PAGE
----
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Fadi Chehadé's Report on New gTLD Milestones and Deadlines | 20 Mar 2013

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Hello, this is Fadi.

As many of you know, I just returned from a tour of many countries, met many people in our communities in Africa, in Asia, in Europe. And I come back with an incredible enthusiasm. An enthusiasm for the New gTLD Program that I had not sensed personally, by visiting with these communities around the world. Entrepreneurs waiting for the expansion of the DNS in order to build their new ideas and their new dreams, communities that want to find ways to express themselves in new ways, using maybe their scripts in Chinese, or Arabic, and also governments, who are looking for ways to expand their economies around the planet. Today, Kenya, for example, in Africa, has focused on the Internet as a key element of its economy. Over 20% of its GDP comes from ICT. That is remarkable. Even South Africa. Many of us think of South Africa as a place for mining, but the ICT sector is now larger than mining in South Africa.

So, as countries, communities and entrepreneurs, come together and share with me this incredible excitement for what we have launched here: the New gTLD Program. I come back humbled, but very energized to get this show on the road. Throughout my trip, I was regularly briefed on the New gTLD Program operations.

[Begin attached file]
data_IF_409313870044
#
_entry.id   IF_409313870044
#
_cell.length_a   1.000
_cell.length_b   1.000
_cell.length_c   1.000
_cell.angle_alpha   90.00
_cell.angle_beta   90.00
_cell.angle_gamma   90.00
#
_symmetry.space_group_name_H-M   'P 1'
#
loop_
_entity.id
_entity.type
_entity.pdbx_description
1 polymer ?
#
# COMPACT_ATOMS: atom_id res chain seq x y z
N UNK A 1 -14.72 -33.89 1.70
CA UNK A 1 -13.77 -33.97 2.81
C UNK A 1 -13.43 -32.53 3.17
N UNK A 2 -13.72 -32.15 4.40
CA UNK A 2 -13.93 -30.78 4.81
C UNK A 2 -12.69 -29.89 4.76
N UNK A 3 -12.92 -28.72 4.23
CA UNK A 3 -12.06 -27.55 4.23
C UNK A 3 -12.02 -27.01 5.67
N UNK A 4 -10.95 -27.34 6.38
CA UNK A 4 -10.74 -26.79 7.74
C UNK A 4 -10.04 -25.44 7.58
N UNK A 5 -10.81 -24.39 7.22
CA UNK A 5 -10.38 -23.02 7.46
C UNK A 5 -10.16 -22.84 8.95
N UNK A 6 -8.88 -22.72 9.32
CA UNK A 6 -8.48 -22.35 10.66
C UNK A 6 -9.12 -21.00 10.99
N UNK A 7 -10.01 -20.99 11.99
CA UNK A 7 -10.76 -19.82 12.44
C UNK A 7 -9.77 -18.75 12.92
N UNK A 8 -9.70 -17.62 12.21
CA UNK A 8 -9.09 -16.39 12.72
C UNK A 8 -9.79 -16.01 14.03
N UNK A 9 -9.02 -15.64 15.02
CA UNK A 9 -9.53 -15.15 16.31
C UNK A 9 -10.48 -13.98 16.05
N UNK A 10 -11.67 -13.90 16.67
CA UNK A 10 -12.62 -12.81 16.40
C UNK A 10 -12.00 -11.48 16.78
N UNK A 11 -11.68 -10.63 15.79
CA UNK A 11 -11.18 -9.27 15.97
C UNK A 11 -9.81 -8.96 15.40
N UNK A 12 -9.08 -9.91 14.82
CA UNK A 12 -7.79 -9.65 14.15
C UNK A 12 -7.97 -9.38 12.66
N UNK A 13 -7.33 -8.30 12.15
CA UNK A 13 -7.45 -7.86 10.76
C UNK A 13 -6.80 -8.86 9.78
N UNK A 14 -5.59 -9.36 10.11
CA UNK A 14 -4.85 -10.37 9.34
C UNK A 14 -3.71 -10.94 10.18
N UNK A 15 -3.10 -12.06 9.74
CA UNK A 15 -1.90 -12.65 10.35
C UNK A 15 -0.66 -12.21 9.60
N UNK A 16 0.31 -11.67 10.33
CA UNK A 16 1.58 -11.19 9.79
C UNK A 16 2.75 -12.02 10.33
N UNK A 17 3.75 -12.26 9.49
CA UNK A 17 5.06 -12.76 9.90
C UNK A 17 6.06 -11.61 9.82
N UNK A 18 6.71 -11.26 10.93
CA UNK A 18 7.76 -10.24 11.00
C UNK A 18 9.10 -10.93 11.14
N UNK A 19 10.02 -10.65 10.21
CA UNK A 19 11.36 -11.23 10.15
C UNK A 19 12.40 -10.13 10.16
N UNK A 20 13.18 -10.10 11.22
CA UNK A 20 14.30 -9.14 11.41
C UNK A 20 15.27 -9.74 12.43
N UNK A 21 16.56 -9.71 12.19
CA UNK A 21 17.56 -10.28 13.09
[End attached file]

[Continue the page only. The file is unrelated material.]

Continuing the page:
I am very pleased to share with you that we are on track, we’re on target with our dates and the program is under firm control. As you know, we have completed the drawing, the URS, the contention sets. All of this is behind us now. And this week we have the important first batch of the initial evaluations. Again, we are on track. This Friday we’ll release the first batch in the order of the Prioritization Draw of last December. And my team confirms to me that we are completely on track to have all these initial evaluations completed, as originally announced in Toronto, by the August time frame.

So, all in all, what we have prepared today is working very well. When we look forward, beyond this Friday, we have the Trademark Clearinghouse. Now, let me dwell on this for a minute, because this is a very important program. First, it’s on track to start taking new registrations for trademarks on March 26. That’s very important and I encourage our community to get engaged and get on the program to register their trademarks. Secondly, we have had, as you know, since Toronto, a series of meetings that we call the Strawman Solution Meetings. The result of these meetings was posted, we received many public comments, in fact, it was astounding how many we did, and that’s good, because we received a lot of input that helped us analyze all of this and today we will be releasing the results and analysis of our team of all these comments based on the solution we had put together with many of you. And I’m happy to share with you that we have come to the conclusion that some of the fundamental protections that we felt are truly, purely, implementation decisions, we are going to move forward with. So, for example, we are going to implement a 30-day notice period before each Sunrise. We are also going to extend the Trademark Claim Period from 60 to 90 days. The Claims 2 Period, which was discussed, frankly, did not receive a lot of support from many of you, so we’re going to let that go for now.